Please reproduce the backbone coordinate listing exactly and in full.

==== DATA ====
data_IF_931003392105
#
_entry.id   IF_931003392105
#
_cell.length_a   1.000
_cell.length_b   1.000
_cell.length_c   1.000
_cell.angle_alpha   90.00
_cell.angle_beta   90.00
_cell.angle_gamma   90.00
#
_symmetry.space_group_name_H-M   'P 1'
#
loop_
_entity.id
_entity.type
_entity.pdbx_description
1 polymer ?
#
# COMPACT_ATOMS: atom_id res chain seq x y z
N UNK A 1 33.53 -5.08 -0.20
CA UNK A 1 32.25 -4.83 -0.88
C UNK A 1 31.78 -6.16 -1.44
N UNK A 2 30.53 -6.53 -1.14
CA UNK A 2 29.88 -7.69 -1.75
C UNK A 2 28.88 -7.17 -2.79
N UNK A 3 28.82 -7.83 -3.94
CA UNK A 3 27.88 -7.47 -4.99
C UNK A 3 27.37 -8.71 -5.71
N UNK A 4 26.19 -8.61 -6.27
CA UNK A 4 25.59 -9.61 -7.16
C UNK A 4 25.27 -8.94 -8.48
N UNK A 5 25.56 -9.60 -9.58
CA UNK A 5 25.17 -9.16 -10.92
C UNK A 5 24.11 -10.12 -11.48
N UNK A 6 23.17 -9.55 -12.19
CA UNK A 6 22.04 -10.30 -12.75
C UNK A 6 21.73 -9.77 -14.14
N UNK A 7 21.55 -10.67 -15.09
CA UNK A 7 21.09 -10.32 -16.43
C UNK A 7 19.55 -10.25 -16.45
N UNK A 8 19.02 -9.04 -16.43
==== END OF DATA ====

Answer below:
data_IF_931003392105
#
_entry.id   IF_931003392105
#
_cell.length_a   1.000
_cell.length_b   1.000
_cell.length_c   1.000
_cell.angle_alpha   90.00
_cell.angle_beta   90.00
_cell.angle_gamma   90.00
#
_symmetry.space_group_name_H-M   'P 1'
#
loop_
_entity.id
_entity.type
_entity.pdbx_description
1 polymer ?
#
# COMPACT_ATOMS: atom_id res chain seq x y z
N UNK A 1 33.53 -5.08 -0.20
CA UNK A 1 32.25 -4.83 -0.88
C UNK A 1 31.78 -6.16 -1.44
N UNK A 2 30.53 -6.53 -1.14
CA UNK A 2 29.88 -7.69 -1.75
C UNK A 2 28.88 -7.17 -2.79
N UNK A 3 28.82 -7.83 -3.94
CA UNK A 3 27.88 -7.47 -4.99
C UNK A 3 27.37 -8.71 -5.71
N UNK A 4 26.19 -8.61 -6.27
CA UNK A 4 25.59 -9.61 -7.16
C UNK A 4 25.27 -8.94 -8.48
N UNK A 5 25.56 -9.60 -9.58
CA UNK A 5 25.17 -9.16 -10.92
C UNK A 5 24.11 -10.12 -11.48
N UNK A 6 23.17 -9.55 -12.19
CA UNK A 6 22.04 -10.30 -12.75
C UNK A 6 21.73 -9.77 -14.14
N UNK A 7 21.55 -10.67 -15.09
CA UNK A 7 21.09 -10.32 -16.43
C UNK A 7 19.55 -10.25 -16.45
N UNK A 8 19.02 -9.04 -16.43